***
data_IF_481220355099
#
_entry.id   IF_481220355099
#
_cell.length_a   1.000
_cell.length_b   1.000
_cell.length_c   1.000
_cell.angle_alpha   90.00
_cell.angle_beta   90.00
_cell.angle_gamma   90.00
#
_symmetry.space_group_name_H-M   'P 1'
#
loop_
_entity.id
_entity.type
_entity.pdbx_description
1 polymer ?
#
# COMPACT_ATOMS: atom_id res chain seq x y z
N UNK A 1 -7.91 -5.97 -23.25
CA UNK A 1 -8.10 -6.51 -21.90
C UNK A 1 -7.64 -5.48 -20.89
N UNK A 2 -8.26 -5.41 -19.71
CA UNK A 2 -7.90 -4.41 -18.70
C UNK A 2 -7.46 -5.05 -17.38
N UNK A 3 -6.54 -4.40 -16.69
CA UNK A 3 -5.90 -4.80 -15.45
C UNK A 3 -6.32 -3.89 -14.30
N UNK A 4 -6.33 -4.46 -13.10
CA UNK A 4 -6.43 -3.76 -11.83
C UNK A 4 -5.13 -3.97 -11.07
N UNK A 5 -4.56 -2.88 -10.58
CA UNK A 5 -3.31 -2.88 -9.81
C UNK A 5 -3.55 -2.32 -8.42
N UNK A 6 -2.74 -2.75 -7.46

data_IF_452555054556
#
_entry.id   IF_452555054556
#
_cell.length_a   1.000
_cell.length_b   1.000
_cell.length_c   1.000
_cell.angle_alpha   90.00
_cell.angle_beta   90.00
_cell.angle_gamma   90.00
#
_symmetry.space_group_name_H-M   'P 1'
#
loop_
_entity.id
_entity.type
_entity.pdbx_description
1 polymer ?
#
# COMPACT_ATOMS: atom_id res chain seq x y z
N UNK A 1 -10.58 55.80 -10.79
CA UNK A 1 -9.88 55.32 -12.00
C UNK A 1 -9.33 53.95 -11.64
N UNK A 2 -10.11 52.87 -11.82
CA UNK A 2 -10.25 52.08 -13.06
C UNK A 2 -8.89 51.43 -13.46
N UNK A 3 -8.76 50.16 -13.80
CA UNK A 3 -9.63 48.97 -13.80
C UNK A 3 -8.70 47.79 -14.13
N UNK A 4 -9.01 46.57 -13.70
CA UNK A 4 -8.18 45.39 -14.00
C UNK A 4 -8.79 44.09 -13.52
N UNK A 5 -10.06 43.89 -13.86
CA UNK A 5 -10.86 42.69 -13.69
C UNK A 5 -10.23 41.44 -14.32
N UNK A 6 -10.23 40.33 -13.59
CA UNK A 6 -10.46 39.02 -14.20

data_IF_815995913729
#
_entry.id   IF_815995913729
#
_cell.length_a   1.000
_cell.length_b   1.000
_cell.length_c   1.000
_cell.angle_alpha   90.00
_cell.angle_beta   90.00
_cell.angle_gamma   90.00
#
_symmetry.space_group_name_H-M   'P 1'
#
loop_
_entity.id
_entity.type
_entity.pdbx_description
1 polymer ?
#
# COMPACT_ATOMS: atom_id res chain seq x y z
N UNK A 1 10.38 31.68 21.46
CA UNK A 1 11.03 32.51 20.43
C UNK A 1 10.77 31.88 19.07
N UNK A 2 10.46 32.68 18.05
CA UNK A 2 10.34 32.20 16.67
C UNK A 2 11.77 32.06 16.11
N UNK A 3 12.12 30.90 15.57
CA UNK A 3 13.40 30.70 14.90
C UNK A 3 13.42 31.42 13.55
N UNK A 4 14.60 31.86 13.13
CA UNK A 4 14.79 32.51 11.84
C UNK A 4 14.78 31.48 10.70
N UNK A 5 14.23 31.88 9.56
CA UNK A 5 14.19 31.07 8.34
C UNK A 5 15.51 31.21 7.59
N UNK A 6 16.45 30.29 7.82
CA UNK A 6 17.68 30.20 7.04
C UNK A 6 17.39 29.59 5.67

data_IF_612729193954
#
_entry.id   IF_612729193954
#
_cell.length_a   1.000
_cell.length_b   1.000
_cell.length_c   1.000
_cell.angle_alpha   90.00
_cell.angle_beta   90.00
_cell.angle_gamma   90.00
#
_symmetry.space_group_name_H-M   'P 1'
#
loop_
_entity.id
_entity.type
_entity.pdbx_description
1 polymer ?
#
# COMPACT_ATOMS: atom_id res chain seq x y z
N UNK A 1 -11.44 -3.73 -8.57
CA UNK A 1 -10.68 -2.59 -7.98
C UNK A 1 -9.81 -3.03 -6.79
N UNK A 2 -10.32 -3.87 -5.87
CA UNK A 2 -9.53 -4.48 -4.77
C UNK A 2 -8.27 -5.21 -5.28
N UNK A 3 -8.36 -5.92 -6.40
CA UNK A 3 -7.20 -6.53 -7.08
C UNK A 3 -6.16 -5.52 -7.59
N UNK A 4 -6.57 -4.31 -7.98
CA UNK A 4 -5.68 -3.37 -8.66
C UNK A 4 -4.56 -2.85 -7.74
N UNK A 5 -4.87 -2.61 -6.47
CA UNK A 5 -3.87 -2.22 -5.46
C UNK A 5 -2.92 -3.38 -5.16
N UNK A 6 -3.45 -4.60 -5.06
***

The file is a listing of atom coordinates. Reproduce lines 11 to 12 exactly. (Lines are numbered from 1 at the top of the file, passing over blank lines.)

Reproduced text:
#
_symmetry.space_group_name_H-M   'P 1'